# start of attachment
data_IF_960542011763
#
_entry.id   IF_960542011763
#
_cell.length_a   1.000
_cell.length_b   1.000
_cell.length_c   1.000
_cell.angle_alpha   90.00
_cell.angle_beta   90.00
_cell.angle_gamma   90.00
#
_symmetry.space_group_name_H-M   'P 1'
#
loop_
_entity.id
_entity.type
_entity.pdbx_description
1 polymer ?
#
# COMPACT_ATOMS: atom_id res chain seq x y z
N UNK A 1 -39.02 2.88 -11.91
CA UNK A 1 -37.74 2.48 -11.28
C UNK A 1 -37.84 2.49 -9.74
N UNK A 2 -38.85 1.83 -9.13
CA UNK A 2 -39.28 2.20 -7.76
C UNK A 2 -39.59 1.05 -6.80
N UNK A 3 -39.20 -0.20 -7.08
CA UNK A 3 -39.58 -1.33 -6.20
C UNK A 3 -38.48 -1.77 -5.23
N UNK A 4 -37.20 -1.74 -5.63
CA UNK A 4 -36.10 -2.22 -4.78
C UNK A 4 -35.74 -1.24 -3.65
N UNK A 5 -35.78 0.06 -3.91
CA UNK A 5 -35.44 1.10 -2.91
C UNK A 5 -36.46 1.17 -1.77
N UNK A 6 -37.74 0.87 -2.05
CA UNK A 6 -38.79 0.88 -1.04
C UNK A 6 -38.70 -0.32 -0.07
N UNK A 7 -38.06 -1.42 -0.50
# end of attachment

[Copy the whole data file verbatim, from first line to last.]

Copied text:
data_IF_960542011763
#
_entry.id   IF_960542011763
#
_cell.length_a   1.000
_cell.length_b   1.000
_cell.length_c   1.000
_cell.angle_alpha   90.00
_cell.angle_beta   90.00
_cell.angle_gamma   90.00
#
_symmetry.space_group_name_H-M   'P 1'
#
loop_
_entity.id
_entity.type
_entity.pdbx_description
1 polymer ?
#
# COMPACT_ATOMS: atom_id res chain seq x y z
N UNK A 1 -39.02 2.88 -11.91
CA UNK A 1 -37.74 2.48 -11.28
C UNK A 1 -37.84 2.49 -9.74
N UNK A 2 -38.85 1.83 -9.13
CA UNK A 2 -39.28 2.20 -7.76
C UNK A 2 -39.59 1.05 -6.80
N UNK A 3 -39.20 -0.20 -7.08
CA UNK A 3 -39.58 -1.33 -6.20
C UNK A 3 -38.48 -1.77 -5.23
N UNK A 4 -37.20 -1.74 -5.63
CA UNK A 4 -36.10 -2.22 -4.78
C UNK A 4 -35.74 -1.24 -3.65
N UNK A 5 -35.78 0.06 -3.91
CA UNK A 5 -35.44 1.10 -2.91
C UNK A 5 -36.46 1.17 -1.77
N UNK A 6 -37.74 0.87 -2.05
CA UNK A 6 -38.79 0.88 -1.04
C UNK A 6 -38.70 -0.32 -0.07
N UNK A 7 -38.06 -1.42 -0.50